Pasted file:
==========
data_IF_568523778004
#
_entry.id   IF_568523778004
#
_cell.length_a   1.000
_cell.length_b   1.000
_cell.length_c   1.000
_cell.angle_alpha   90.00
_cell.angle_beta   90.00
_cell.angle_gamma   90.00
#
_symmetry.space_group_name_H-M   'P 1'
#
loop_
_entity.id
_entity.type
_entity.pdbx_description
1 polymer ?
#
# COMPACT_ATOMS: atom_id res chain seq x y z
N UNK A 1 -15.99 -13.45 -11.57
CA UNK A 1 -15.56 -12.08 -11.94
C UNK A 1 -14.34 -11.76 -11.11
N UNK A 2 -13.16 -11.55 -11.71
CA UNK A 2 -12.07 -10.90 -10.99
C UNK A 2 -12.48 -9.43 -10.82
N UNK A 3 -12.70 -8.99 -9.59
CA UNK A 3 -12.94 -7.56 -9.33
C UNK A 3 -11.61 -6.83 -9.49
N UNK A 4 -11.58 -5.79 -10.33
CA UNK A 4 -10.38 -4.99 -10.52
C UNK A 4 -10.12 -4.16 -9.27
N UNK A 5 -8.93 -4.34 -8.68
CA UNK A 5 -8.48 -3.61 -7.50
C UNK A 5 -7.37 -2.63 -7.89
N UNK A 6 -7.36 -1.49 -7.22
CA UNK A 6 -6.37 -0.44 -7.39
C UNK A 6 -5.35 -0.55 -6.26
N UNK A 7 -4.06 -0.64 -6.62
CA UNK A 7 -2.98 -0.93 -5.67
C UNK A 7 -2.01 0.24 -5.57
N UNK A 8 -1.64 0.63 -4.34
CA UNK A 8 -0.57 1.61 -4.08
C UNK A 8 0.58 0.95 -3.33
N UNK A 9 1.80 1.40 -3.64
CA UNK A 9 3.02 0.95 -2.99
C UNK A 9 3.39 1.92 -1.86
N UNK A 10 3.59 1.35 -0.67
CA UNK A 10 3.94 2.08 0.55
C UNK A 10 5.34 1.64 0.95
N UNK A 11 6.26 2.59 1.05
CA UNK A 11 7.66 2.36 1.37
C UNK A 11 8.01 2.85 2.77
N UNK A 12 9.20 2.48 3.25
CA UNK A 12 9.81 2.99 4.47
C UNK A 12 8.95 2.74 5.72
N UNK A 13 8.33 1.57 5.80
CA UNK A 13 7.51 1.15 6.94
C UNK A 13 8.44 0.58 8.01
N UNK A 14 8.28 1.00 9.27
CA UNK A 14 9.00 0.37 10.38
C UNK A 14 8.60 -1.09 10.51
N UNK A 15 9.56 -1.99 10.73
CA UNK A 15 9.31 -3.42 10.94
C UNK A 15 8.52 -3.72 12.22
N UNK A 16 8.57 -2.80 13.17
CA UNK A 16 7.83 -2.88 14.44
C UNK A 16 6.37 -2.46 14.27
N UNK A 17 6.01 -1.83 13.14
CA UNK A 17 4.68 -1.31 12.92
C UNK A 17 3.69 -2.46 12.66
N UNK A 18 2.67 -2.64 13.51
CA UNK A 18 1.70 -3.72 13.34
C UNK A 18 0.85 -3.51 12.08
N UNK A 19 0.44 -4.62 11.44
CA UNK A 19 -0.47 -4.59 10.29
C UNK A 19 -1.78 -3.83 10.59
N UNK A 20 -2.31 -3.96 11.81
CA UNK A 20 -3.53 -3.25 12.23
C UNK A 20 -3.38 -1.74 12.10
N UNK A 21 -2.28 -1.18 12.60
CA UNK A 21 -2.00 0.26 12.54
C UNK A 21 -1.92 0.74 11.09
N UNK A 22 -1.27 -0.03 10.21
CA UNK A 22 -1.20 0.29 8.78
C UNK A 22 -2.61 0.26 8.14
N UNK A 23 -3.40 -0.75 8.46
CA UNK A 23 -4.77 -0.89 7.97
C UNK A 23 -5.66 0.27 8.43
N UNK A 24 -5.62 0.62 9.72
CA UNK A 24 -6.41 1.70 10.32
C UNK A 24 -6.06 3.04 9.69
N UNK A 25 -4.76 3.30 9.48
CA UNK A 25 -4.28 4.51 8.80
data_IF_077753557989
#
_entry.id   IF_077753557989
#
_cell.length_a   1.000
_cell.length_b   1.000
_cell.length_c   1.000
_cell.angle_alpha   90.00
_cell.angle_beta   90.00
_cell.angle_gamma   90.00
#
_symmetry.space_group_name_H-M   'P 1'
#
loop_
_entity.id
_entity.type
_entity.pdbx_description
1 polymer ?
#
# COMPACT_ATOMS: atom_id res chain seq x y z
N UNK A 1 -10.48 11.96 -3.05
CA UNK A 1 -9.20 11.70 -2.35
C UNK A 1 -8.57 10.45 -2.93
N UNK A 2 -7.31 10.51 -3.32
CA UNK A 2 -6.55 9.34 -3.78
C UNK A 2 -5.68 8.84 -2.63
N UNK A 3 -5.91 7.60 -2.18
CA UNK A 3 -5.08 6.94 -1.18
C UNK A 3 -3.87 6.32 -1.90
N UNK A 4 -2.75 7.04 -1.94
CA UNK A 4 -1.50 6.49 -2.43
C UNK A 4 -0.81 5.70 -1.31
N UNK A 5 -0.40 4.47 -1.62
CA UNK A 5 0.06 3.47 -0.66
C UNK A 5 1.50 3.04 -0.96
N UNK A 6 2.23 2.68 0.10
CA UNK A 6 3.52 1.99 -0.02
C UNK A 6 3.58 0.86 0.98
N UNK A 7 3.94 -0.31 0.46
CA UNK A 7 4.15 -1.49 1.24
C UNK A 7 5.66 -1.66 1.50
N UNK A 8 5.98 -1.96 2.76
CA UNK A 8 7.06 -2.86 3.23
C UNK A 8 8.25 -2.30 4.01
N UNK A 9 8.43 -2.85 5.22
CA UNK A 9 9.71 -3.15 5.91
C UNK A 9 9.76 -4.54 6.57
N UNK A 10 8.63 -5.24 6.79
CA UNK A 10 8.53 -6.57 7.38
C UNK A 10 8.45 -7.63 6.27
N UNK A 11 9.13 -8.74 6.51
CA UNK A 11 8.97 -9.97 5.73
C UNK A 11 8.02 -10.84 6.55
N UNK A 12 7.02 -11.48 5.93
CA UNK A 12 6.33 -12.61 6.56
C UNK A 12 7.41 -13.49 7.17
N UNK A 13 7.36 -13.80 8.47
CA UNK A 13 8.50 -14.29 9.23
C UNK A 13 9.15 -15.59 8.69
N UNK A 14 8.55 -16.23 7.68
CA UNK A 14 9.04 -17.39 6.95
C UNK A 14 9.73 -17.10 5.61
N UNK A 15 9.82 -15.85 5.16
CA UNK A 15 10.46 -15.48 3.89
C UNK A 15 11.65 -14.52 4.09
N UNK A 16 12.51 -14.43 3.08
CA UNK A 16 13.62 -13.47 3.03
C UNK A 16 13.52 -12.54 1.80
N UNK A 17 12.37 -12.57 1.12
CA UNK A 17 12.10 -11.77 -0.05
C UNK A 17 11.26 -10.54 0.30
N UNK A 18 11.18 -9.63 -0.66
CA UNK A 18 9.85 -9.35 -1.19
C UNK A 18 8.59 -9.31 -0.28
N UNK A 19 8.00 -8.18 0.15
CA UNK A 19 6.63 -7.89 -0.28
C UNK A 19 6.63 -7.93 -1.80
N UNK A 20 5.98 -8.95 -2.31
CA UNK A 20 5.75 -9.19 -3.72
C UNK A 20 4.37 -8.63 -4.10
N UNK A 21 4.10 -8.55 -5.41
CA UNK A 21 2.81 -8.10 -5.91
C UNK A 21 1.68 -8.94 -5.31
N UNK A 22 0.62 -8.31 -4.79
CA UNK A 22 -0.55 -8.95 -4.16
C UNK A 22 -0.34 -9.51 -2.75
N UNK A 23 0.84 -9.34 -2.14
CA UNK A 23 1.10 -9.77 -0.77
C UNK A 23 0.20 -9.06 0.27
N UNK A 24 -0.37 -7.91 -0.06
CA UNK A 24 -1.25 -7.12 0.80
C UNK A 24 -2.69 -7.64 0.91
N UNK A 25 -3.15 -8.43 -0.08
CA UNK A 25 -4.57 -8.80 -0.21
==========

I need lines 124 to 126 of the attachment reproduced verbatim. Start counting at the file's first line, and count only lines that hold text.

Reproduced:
N UNK A 4 -2.75 7.04 -1.94
CA UNK A 4 -1.50 6.49 -2.43
C UNK A 4 -0.81 5.70 -1.31